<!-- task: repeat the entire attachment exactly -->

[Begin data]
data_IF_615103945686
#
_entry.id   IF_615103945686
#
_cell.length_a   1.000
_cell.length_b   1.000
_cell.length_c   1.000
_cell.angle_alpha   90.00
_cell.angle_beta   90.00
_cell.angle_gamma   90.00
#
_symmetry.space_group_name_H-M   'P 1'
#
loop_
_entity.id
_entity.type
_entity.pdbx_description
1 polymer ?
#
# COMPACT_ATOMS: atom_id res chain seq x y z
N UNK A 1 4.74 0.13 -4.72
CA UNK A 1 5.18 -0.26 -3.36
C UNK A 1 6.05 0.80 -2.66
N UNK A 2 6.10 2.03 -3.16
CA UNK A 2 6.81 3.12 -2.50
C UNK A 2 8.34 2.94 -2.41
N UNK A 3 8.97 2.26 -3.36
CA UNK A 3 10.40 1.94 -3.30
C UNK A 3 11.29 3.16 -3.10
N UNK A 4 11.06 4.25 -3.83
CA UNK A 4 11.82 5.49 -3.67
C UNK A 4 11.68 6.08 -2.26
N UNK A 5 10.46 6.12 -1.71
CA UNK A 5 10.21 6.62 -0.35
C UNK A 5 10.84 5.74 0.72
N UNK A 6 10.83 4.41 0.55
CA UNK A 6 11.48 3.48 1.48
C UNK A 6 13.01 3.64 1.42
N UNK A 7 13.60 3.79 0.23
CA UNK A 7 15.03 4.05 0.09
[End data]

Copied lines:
data_IF_615103945686
#
_entry.id   IF_615103945686
#
_cell.length_a   1.000
_cell.length_b   1.000
_cell.length_c   1.000
_cell.angle_alpha   90.00
_cell.angle_beta   90.00
_cell.angle_gamma   90.00
#
_symmetry.space_group_name_H-M   'P 1'
#
loop_
_entity.id
_entity.type
_entity.pdbx_description
1 polymer ?
#
# COMPACT_ATOMS: atom_id res chain seq x y z
N UNK A 1 4.74 0.13 -4.72
CA UNK A 1 5.18 -0.26 -3.36
C UNK A 1 6.05 0.80 -2.66
N UNK A 2 6.10 2.03 -3.16
CA UNK A 2 6.81 3.12 -2.50
C UNK A 2 8.34 2.94 -2.41
N UNK A 3 8.97 2.26 -3.36
CA UNK A 3 10.40 1.94 -3.30
C UNK A 3 11.29 3.16 -3.10
N UNK A 4 11.06 4.25 -3.83
CA UNK A 4 11.82 5.49 -3.67
C UNK A 4 11.68 6.08 -2.26
N UNK A 5 10.46 6.12 -1.71
CA UNK A 5 10.21 6.62 -0.35
C UNK A 5 10.84 5.74 0.72
N UNK A 6 10.83 4.41 0.55
CA UNK A 6 11.48 3.48 1.48
C UNK A 6 13.01 3.64 1.42
N UNK A 7 13.60 3.79 0.23
CA UNK A 7 15.03 4.05 0.09